information systems. The balance of power in the labour bargain between capital and
labour shifted inexorably from the latter to the former and working life became much
less secure and more precarious.
Interestingly, post-Fordisation was pioneered by Hollywood, as noted by
Christopherson and Storper (1997[1986]), initially in response to the Paramount case
of 1948 when the big five studios were forced, in an anti-trust action, to sell off their
first-run cinema chains. Since these studios could no longer guarantee favourable

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exhibition arrangements for their movies, they discontinued the studio-factory system
of production that was originally modelled on Henry Fords assembly-line production
of motorcars. Production was increasingly devolved to independents that rented
studio space and studio space was also turned over to television production. American
television took the same organisational form as the movie business with independent
companies supplying the distributive majors. The vertically integrated corporation,
then, gave way to a network system of production and circulation in the audio-visual
industries. Although different functions in the movie business came to be performed
by different firms on a project-by-project basis, the majors retained command over
distribution, the nodal point of power in the system as a whole. And, in any case,
Reagan rescinded the 1948 judgement in 1984.
Post-Fordism is associated with greater consumer choice in the sense of a broader,
more differentiated product range and rapid turnover of products and styles in ostensible response to changing consumer trends. However, as in Hollywood, such diversity is somewhat exaggerated in conventional accounts, which tend to be
technologically determinist and take too little account of complex processes of political economy. The system, though flexible and characterised by dynamic networking,
is probably more accurately named as neo-Fordism since there is still a great deal of
standardisation and uniformity; not only in cinema but also, for instance, in television
with innumerable channels but little genuine choice in viewing, as some critics would
still say unmodishly.
Neo-Fordism hit the British television industry in the 1980s as it did other Fordist
systems of broadcasting across the world around the same time. John Ellis has
presented a rather sanguine view of the transformation of television over recent
decades. He identified three eras of television: scarcity, availability and plenty. The
first era that of scarcity lasted until the 1970s. For technical reasons, there were a
limited number of channels and television in almost all countries represented the
nation in some respect. The second era that of availability from the 1970s onwards
is still, in effect, the present era. This is the era of satellite and cable distribution,
proliferating channels and dramatic institutional change. Writing just a few years ago,
Ellis described the imminent third era that of plenty as follows:
The third era, the era of plenty, is confidently predicted by the television industry itself.
It is foreseen as an era in which television programmes (or, as they will be known,
content or product) will be accessible through a variety of technologies, the sum of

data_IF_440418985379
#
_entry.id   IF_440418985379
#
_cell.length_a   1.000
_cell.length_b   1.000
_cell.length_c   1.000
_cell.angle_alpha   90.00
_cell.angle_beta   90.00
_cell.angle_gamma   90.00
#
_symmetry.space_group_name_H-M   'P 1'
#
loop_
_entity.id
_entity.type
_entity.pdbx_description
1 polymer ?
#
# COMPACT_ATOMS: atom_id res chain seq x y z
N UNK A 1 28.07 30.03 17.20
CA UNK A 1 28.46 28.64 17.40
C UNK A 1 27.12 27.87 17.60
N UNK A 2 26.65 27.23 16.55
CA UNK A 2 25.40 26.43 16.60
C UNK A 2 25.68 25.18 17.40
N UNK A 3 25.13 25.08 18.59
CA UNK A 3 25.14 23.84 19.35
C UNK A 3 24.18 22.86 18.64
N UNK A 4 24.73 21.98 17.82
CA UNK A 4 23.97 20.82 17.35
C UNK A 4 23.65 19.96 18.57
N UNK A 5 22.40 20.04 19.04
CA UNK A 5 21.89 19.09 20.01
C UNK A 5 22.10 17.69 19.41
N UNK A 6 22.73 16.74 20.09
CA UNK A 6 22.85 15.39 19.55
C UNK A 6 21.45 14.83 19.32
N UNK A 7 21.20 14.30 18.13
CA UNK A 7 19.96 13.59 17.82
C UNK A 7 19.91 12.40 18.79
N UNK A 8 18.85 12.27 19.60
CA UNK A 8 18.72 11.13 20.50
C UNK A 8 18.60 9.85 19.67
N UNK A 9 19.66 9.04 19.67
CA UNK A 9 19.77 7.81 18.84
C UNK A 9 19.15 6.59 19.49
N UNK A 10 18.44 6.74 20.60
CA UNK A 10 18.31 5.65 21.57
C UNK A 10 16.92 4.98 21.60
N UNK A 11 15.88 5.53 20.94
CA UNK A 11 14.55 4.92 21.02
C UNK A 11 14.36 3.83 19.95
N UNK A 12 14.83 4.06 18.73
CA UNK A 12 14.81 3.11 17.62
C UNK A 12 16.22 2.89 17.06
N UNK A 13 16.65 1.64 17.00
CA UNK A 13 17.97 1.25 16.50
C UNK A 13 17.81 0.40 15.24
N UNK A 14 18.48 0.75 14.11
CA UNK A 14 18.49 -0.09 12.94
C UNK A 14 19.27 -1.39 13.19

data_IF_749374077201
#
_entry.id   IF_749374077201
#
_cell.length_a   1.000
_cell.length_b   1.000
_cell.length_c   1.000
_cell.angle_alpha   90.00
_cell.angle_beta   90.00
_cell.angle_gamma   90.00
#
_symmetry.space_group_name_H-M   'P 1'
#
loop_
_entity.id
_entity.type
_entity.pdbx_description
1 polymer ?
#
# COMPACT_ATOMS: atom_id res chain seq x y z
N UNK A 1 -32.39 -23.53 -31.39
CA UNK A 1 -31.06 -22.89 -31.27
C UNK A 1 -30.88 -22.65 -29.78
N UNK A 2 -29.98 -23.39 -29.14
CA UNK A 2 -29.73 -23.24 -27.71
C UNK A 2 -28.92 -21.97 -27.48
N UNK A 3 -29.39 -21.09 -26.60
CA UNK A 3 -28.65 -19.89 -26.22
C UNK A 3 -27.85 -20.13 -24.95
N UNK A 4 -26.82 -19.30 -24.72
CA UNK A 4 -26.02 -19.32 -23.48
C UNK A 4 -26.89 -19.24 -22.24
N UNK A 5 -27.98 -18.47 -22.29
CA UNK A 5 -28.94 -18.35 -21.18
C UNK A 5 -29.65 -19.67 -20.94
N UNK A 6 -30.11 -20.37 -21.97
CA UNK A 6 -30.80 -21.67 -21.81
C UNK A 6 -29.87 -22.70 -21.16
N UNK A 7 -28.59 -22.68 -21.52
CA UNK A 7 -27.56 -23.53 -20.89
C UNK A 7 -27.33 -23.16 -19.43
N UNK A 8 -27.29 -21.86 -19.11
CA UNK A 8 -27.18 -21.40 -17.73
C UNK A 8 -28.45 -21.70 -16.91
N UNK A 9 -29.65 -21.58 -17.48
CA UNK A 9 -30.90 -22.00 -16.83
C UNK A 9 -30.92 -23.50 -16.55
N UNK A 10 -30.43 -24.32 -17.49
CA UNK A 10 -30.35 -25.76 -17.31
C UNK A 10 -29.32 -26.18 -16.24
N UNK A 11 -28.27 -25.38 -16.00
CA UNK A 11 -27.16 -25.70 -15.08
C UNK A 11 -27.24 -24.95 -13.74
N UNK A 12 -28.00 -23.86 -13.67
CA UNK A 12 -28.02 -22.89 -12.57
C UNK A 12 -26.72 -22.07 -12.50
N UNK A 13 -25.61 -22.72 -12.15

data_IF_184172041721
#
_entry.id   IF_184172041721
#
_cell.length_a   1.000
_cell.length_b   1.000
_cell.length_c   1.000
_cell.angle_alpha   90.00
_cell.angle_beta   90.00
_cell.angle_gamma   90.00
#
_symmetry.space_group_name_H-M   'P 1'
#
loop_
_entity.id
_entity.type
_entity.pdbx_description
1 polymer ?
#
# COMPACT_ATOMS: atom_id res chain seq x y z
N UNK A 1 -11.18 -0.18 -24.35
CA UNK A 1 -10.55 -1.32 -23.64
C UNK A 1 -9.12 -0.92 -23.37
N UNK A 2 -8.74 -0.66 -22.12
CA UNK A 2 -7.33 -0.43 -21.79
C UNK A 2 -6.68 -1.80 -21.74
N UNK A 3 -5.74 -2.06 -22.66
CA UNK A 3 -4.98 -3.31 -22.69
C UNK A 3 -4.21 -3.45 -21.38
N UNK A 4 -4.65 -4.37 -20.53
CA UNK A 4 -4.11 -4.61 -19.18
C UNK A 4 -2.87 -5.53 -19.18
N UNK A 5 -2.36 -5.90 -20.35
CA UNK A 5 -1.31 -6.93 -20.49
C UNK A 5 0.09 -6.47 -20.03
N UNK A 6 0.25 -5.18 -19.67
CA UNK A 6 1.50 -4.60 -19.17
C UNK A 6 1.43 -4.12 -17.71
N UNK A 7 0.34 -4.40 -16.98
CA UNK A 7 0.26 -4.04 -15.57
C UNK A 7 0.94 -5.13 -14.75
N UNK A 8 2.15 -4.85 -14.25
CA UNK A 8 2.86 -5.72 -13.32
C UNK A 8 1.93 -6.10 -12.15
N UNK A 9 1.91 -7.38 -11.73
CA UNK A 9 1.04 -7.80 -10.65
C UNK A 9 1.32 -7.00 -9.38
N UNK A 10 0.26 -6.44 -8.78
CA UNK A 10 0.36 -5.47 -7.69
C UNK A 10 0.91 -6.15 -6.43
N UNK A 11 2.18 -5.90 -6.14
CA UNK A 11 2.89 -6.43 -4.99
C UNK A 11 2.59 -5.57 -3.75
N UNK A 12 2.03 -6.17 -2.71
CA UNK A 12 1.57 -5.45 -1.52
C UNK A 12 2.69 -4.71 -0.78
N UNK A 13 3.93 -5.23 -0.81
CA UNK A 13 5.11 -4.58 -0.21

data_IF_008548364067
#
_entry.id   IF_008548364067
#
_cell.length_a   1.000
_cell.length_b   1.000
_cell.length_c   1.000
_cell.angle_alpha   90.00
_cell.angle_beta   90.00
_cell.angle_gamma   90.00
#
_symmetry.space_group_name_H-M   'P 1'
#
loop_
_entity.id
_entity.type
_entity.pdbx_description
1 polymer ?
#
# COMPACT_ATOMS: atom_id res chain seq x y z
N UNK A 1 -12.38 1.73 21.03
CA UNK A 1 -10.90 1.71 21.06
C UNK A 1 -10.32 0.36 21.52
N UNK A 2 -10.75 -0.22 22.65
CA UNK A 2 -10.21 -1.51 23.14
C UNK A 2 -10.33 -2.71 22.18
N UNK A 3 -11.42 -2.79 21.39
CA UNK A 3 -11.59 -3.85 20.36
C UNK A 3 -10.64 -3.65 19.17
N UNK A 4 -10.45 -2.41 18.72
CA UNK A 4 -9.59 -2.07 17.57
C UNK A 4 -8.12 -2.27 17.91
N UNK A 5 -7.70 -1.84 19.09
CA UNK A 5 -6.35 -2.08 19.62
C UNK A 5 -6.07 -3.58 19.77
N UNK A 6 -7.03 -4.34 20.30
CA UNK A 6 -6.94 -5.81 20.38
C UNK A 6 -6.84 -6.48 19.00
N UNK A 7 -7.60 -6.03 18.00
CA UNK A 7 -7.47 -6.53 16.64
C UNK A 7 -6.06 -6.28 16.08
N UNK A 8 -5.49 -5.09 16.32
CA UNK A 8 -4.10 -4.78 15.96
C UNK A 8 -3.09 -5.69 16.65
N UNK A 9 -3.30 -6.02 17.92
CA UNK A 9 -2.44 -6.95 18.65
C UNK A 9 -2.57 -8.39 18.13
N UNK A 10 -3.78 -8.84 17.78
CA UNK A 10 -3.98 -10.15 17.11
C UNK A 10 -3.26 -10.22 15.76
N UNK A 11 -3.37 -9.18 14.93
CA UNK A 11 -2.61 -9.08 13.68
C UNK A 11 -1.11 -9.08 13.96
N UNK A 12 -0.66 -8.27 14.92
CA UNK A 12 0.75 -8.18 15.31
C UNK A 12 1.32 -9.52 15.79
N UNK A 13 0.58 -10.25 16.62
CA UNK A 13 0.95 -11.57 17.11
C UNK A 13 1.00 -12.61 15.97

which will give consumers the new phenomenon of television on demand as well as
interactive television. The era of plenty is predicted even as most nations and individuals are coming to terms with the transition to the era of availability. (Ellis 2002, p. 39)

The era of plenty has since arrived but, as yet, its cultural significance is hard to estimate, though the early signs are not as promising as the hype around it claims. Earlier,
the transition from scarcity to availability corresponded to a shift from a publicservice model to a substantially deregulated, free-market model. That shift had enormous consequences for the conditions of labour in the television industry similar to
changing conditions in other creative industries and, indeed, throughout industry in
general. Changes in the labour conditions of television very much turn on what could
be called the paradox of independence (Hood 1994, Hood and Tabary-Peterssen
1997[1980]). For several years leading up to the 1980s, there had been progressive
campaigns to open up the Fordist and consensual system of British broadcasting to
the representation of a greater diversity of voices and representations by independent

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companies. This idea appealed to Margaret Thatchers first Conservative government


for reasons other than those that motivated the campaigners.
The general processes of television production create specific conditions of work
in the industry. Under public service arrangements, there was a clearly delineated division of labour and there were jobs for life. The system was well-funded through the
BBC license fee and the commercial network, ITVs monopoly of television advertising revenue. Developments in independent production, particularly facilitated by the
foundation of the publishing channel, Channel 4 in 1982, were for a brief time
innovative and refreshing. That was soon to change.
Television now, like other cultural and media industries, is a risky business yet it
is strangely risk averse. In addition to synergistic multiple exploitation of cultural
properties recombinant culture and so on there are two principal ways of
devolving risk that are brought about by post-Fordism/neo-Fordism, in effect,
neoliberal restructuring of the television industry. First, the practice of outsourcing